• 4: Severe
  • 3: Serious
  • 2: Moderate
  • 1: Slight
  • 0: Minimal

If the second square has an asterisk symbol, it identifies the material as a chronic health hazard.

The Red Stripe: Flammability

There are five flammability levels indicated by the yellow strip on the HMIS label. The numeric hazard levels start with zero, indicating no fire hazard. It moves to one for slight hazard, two for moderate, three for serious and four for severe fire hazard.

The Orange Stripe: Physical Reactivity Hazards

The third stripe in HMIS labeling shows how the potential for a reaction with the material. OSHA defines seven reactivity hazards:

  1. Compressed gases
  2. Organic peroxides
  3. Explosives
  4. Oxidizers
  5. Water reactives
  6. Unstable reactives
  7. Pyrophoric materials

The label uses a category of zero to four to identify the physical hazard present. These move from no physical hazard at zero up through slight, moderate, serious, and finally severe physical hazard, at number four.

The White Stripe: Personal Protective Equipment

OSHA sets the standards for the personal protective equipment needed to help minimize a person’s exposure to injury or illness-causing hazards. The fourth stripe on an HMIS label shows which type of PPE is necessary for safely working with or handling the material. Instead of numbers, the labels use a letter code to show the combinations of PPE. Site-specific codes are indicated with letters L to Z.

Basic safety starts with “A,” requiring only safety glasses for handling. Protective gloves and a protective apron are added for “B” and “C.” At the “D” level, the material requires a face shield, gloves and an apron. Further levels call for additional equipment like a dust or vapor respirator and splash goggles. Level “K” requires a hazmat suit, gloves, hazmat boots and an airline respirator mask or hood.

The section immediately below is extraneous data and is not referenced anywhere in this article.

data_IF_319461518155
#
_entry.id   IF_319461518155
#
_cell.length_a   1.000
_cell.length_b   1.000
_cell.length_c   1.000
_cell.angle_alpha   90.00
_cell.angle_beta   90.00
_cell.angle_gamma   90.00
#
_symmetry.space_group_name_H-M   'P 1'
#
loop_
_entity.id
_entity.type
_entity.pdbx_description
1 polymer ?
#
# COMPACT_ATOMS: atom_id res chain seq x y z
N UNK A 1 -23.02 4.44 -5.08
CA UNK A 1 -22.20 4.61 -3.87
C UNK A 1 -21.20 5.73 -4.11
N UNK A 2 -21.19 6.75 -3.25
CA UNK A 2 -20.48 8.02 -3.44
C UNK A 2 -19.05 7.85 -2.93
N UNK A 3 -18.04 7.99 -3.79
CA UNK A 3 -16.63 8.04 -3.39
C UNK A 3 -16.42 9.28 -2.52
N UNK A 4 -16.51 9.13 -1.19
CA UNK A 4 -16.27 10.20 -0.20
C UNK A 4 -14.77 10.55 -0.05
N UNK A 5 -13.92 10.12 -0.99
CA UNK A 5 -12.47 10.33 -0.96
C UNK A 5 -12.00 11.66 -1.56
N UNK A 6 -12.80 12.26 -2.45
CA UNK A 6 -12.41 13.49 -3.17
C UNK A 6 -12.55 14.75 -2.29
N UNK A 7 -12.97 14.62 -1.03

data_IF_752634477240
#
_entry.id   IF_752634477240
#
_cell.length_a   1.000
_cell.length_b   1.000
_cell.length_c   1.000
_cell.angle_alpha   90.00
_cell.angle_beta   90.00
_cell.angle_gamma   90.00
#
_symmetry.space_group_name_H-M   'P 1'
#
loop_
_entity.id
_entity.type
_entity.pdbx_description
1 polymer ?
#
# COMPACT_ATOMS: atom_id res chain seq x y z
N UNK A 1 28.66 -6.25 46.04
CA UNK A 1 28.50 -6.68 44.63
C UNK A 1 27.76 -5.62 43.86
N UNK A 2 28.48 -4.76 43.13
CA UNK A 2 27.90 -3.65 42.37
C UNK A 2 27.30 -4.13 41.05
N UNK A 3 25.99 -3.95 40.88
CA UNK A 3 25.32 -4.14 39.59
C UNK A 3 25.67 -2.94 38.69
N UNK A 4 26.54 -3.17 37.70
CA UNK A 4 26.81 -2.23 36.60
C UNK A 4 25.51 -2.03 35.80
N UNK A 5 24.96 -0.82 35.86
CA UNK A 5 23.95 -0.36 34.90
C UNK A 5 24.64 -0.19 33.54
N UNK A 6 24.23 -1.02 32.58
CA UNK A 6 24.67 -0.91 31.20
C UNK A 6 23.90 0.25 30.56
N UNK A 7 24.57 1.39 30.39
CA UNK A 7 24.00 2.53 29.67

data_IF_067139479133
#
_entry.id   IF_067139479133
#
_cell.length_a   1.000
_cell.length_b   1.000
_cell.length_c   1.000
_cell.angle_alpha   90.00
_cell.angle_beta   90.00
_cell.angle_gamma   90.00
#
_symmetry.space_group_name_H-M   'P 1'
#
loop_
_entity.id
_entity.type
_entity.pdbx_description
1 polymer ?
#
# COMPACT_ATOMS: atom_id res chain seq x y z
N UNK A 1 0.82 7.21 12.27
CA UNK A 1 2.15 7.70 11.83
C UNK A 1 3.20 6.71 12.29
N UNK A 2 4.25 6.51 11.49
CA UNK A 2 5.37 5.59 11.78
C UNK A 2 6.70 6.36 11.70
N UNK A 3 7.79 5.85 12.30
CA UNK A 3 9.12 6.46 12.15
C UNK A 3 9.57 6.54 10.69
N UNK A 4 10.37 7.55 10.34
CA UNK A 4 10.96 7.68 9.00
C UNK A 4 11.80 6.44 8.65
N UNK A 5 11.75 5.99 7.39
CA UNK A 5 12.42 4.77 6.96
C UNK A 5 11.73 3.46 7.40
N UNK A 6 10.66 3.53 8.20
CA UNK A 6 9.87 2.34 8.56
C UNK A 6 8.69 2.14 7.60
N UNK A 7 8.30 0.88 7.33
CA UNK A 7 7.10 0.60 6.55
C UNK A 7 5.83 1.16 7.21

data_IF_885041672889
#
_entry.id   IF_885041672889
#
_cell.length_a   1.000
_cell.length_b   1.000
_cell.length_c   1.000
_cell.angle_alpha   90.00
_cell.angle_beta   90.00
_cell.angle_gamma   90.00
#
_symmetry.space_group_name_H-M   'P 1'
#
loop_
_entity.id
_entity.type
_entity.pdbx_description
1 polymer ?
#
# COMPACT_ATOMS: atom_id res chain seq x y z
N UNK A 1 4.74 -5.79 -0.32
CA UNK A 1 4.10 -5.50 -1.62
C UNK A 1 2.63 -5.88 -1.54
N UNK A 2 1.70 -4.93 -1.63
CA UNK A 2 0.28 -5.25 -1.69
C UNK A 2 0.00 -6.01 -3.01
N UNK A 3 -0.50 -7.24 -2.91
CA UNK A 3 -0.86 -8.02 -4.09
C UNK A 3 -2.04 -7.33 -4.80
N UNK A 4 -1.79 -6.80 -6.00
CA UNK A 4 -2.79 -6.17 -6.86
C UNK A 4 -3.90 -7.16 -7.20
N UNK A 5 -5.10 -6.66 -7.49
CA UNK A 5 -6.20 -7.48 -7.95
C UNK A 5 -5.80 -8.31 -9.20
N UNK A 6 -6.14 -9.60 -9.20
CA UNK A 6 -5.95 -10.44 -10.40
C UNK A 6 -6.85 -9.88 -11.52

Outdated HMIS Labels May Still Be in Use

Depending on the products or materials, you may come across a label that looks like it’s part of the HMIS system but has slight variations. The first version of HMIS labeling was released under the NPCA brand before the name and brand changed to the ACA.

There are two prior versions of the labels termed HMIS I and II. Under these systems, a yellow stripe represented a Reactivity hazard with levels rating from zero to four. Under the current system, an orange stripe replaces the yellow one and labels that danger as a physical hazard. The change was intended to distinguish the HMIS system from the Fire Diamond and to better comply with OSHA’s definitions of physical hazards.

Another change from the HMIS I and II systems is the definition of hazard levels under Flammability. While the older system used numeric ratings identical to the system established for the Fire Diamond’s red section, the revised system is current with the definitions set by OSHA’s standards.

Use an HMIS Label and Other Signage To Put Safety First

Proper use of an HMIS label is only one of the many things you should do to promote employee safety in your work environment. Posting appropriate signage is also important. Turn to ComplianceSigns, LLC for a wide range of safety notices and other markers. Order your safety signs today.